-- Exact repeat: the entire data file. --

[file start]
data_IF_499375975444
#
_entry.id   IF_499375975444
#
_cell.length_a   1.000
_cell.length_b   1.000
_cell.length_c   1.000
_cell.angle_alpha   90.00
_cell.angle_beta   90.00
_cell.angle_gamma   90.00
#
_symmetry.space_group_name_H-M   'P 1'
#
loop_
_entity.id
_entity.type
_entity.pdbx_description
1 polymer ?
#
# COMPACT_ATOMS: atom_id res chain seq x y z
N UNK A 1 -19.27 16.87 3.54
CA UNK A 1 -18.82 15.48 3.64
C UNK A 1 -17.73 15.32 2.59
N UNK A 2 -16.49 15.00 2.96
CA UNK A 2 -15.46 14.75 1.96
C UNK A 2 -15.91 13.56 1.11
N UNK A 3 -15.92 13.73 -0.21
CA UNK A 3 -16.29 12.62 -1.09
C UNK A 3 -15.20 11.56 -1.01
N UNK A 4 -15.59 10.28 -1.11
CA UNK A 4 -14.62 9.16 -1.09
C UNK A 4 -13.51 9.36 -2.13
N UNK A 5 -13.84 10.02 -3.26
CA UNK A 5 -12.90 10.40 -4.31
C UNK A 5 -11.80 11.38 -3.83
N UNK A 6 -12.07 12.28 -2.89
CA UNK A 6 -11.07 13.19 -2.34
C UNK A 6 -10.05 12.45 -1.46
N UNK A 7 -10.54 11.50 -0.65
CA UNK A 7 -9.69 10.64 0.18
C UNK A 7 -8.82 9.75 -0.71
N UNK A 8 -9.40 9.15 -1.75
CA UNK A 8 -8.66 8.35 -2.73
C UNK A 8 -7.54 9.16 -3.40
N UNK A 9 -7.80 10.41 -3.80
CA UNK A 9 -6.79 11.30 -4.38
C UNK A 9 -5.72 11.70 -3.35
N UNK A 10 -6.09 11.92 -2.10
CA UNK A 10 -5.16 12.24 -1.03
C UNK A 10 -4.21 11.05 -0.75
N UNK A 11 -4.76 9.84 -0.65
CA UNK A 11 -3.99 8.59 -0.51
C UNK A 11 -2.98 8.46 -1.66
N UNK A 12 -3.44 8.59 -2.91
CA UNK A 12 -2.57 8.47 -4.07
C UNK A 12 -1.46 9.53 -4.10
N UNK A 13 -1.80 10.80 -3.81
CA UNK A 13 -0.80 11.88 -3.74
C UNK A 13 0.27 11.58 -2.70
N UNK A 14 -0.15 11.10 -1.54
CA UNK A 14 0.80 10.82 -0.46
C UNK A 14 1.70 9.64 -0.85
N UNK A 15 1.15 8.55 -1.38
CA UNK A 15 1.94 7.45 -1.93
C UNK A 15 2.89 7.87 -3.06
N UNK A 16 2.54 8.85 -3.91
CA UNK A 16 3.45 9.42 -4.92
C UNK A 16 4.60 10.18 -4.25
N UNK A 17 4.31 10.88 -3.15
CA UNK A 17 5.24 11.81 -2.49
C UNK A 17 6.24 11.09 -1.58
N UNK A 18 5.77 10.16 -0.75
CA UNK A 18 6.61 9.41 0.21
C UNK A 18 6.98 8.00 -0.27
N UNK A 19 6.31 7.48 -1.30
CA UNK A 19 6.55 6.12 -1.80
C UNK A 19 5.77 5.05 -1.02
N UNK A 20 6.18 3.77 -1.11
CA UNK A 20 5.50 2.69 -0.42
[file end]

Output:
data_IF_499375975444
#
_entry.id   IF_499375975444
#
_cell.length_a   1.000
_cell.length_b   1.000
_cell.length_c   1.000
_cell.angle_alpha   90.00
_cell.angle_beta   90.00
_cell.angle_gamma   90.00
#
_symmetry.space_group_name_H-M   'P 1'
#
loop_
_entity.id
_entity.type
_entity.pdbx_description
1 polymer ?
#
# COMPACT_ATOMS: atom_id res chain seq x y z
N UNK A 1 -19.27 16.87 3.54
CA UNK A 1 -18.82 15.48 3.64
C UNK A 1 -17.73 15.32 2.59
N UNK A 2 -16.49 15.00 2.96
CA UNK A 2 -15.46 14.75 1.96
C UNK A 2 -15.91 13.56 1.11
N UNK A 3 -15.92 13.73 -0.21
CA UNK A 3 -16.29 12.62 -1.09
C UNK A 3 -15.20 11.56 -1.01
N UNK A 4 -15.59 10.28 -1.11
CA UNK A 4 -14.62 9.16 -1.09
C UNK A 4 -13.51 9.36 -2.13
N UNK A 5 -13.84 10.02 -3.26
CA UNK A 5 -12.90 10.40 -4.31
C UNK A 5 -11.80 11.38 -3.83
N UNK A 6 -12.07 12.28 -2.89
CA UNK A 6 -11.07 13.19 -2.34
C UNK A 6 -10.05 12.45 -1.46
N UNK A 7 -10.54 11.50 -0.65
CA UNK A 7 -9.69 10.64 0.18
C UNK A 7 -8.82 9.75 -0.71
N UNK A 8 -9.40 9.15 -1.75
CA UNK A 8 -8.66 8.35 -2.73
C UNK A 8 -7.54 9.16 -3.40
N UNK A 9 -7.80 10.41 -3.80
CA UNK A 9 -6.79 11.30 -4.38
C UNK A 9 -5.72 11.70 -3.35
N UNK A 10 -6.09 11.92 -2.10
CA UNK A 10 -5.16 12.24 -1.03
C UNK A 10 -4.21 11.05 -0.75
N UNK A 11 -4.76 9.84 -0.65
CA UNK A 11 -3.99 8.59 -0.51
C UNK A 11 -2.98 8.46 -1.66
N UNK A 12 -3.44 8.59 -2.91
CA UNK A 12 -2.57 8.47 -4.07
C UNK A 12 -1.46 9.53 -4.10
N UNK A 13 -1.80 10.80 -3.81
CA UNK A 13 -0.80 11.88 -3.74
C UNK A 13 0.27 11.58 -2.70
N UNK A 14 -0.15 11.10 -1.54
CA UNK A 14 0.80 10.82 -0.46
C UNK A 14 1.70 9.64 -0.85
N UNK A 15 1.15 8.55 -1.38
CA UNK A 15 1.94 7.45 -1.93
C UNK A 15 2.89 7.87 -3.06
N UNK A 16 2.54 8.85 -3.91
CA UNK A 16 3.45 9.42 -4.92
C UNK A 16 4.60 10.18 -4.25
N UNK A 17 4.31 10.88 -3.15
CA UNK A 17 5.24 11.81 -2.49
C UNK A 17 6.24 11.09 -1.58
N UNK A 18 5.77 10.16 -0.75
CA UNK A 18 6.61 9.41 0.21
C UNK A 18 6.98 8.00 -0.27
N UNK A 19 6.31 7.48 -1.30
CA UNK A 19 6.55 6.12 -1.80
C UNK A 19 5.77 5.05 -1.02
N UNK A 20 6.18 3.77 -1.11
CA UNK A 20 5.50 2.69 -0.42